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Is President Trump erasing all Immigration Laws from the Books?

Answer:  U.S. immigration law is very complex, and there is much confusion as to how it works. The Immigration and Naturalization Act (INA), the body of law governing current immigration policy, provides for an annual worldwide limit of 675,000 permanent immigrants, with certain exceptions for close family members. Lawful permanent residency allows a foreign national to work and live lawfully and permanently in the United States. Lawful permanent residents (LPRs) are eligible to apply for nearly all jobs (i.e., jobs not legitimately restricted to U.S. citizens) and can remain in the country even if they are unemployed. Each year the United States also admits noncitizens on a temporary basis. Annually, Congress and the President determine a separate number for refugee admissions.

Immigration to the United States is based upon the following principles: the reunification of families, admitting immigrants with skills that are valuable to the U.S. economy, protecting refugees, and promoting diversity. This fact sheet provides basic information about how the U.S. legal immigration system is designed.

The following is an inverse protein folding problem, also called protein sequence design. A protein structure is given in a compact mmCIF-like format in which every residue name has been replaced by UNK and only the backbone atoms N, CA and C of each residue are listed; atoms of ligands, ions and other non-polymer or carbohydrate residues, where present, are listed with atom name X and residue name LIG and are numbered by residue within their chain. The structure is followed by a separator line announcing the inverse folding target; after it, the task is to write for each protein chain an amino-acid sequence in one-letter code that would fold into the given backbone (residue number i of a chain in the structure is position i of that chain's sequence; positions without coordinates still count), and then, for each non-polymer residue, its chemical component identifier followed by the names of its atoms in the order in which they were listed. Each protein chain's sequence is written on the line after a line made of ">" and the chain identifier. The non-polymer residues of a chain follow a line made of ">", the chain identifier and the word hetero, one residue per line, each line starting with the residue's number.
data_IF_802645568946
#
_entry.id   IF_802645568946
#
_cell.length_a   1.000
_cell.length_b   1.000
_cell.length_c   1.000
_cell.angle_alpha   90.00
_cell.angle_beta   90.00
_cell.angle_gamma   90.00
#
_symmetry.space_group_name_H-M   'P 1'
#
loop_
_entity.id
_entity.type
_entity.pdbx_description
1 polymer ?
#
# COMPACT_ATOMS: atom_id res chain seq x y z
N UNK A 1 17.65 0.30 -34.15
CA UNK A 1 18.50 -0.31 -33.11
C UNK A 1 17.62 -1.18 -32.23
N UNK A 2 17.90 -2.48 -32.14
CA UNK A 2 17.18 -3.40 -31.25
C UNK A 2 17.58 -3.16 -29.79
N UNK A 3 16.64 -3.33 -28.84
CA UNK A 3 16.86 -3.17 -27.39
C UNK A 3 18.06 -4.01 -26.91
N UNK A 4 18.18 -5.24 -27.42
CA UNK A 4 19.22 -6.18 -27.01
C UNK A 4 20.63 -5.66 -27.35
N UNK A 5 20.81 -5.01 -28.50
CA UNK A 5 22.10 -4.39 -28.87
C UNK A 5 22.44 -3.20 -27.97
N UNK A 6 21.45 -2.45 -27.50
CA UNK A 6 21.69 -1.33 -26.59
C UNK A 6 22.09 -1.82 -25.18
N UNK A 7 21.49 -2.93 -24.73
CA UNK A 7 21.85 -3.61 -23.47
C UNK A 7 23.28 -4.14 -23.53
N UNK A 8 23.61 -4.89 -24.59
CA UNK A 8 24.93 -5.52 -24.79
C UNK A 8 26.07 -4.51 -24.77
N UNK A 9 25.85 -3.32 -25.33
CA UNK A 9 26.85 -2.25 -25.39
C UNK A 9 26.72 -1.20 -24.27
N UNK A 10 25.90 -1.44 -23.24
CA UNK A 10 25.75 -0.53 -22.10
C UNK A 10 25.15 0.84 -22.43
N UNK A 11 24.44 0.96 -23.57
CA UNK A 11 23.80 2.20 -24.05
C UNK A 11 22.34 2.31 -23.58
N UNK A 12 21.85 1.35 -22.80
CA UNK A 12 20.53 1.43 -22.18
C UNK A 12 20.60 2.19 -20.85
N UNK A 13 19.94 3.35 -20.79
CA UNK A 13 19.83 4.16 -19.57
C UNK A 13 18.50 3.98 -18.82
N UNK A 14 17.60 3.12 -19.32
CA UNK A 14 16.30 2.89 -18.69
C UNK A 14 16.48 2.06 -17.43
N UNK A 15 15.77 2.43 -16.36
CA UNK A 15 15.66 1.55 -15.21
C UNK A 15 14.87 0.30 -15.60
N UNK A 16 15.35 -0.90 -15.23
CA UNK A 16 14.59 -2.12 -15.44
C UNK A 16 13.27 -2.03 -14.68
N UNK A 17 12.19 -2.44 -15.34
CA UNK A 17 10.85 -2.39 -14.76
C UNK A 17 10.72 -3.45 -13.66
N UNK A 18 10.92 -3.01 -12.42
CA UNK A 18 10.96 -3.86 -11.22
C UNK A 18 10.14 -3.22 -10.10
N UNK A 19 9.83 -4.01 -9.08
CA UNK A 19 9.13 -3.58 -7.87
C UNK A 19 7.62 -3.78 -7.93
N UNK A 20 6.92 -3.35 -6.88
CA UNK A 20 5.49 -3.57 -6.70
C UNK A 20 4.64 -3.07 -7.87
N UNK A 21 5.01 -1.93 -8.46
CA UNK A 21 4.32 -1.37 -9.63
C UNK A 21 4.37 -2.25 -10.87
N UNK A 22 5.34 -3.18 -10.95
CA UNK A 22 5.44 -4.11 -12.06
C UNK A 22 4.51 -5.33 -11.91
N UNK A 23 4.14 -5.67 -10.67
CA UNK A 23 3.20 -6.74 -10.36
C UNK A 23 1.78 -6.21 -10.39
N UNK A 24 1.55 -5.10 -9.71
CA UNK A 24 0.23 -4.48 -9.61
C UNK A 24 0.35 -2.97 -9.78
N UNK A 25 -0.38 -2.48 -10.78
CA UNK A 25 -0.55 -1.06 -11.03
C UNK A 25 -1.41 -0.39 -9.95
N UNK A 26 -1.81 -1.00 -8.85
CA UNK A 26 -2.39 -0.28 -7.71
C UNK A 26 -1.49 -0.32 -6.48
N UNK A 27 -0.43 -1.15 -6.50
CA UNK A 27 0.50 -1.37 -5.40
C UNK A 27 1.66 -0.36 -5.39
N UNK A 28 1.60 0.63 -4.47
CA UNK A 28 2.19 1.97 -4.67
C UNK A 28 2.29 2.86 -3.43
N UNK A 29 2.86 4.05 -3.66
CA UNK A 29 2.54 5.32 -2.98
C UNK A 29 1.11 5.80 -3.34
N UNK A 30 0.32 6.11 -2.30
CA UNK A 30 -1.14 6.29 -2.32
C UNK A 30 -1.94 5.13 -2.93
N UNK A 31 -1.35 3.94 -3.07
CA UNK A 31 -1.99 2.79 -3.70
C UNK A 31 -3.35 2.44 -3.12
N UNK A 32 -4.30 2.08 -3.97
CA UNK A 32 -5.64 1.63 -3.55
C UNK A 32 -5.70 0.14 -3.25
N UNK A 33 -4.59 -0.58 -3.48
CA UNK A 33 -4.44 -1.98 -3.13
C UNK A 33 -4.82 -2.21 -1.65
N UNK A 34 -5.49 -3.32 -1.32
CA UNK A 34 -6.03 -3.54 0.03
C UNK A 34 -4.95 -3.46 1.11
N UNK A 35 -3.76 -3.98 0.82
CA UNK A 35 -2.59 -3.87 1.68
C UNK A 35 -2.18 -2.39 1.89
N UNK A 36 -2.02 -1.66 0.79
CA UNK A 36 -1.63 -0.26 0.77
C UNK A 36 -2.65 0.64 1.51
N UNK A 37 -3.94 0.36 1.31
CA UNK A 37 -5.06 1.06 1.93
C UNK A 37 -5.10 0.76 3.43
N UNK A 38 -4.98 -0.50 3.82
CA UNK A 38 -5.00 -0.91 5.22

One President cannot simply ‘erase’ all the laws regarding immigration to create fear and to try to make political points. One such way to come into the U.S. is based on Family Immigration. Family unification is an important principle governing immigration policy. The family-based immigration category allows U.S. citizens and LPRs to bring certain family members to the United States. Family-based immigrants are admitted either as immediate relatives of U.S. citizens or through the family preference system.

What if I have money to invest in my own business, but not from a ‘Treaty Country’ to get the E-2? Not from a Treaty Country? Try the L-1 and then the Multinational Visa Petition.

Question: I wanted to start my own business in the U.S. and in fact have sufficient money. However, I was told that I am not able to do so because I am not a citizen of a ‘treaty country’. Is there anything else I can do?

Answer: Yes, you can try the L-1A which actually requires considerably less money. You will have to either have your own company, or start a company in your home country.

Question: What is the L-1A?

Answer: The L-1A nonimmigrant classification enables a U.S. employer to transfer an executive or manager from one of its affiliated foreign offices to one of its offices in the United States. The L-1A intra-company transferee classification applies to qualified executives and managers within multinational companies. These individuals can be transferred from their foreign employer to work for up to seven years in the United States for an appropriately affiliated U.S. company.

Question: What if I am not a manger? Is there another type of L-1?

Answer: Yes.  The L1B intracompany transferee classification applies to qualified specialized knowledge employees. Such individuals may be transferred from their foreign employer to work for up to five years in the U.S. for an appropriately affiliated U.S. company.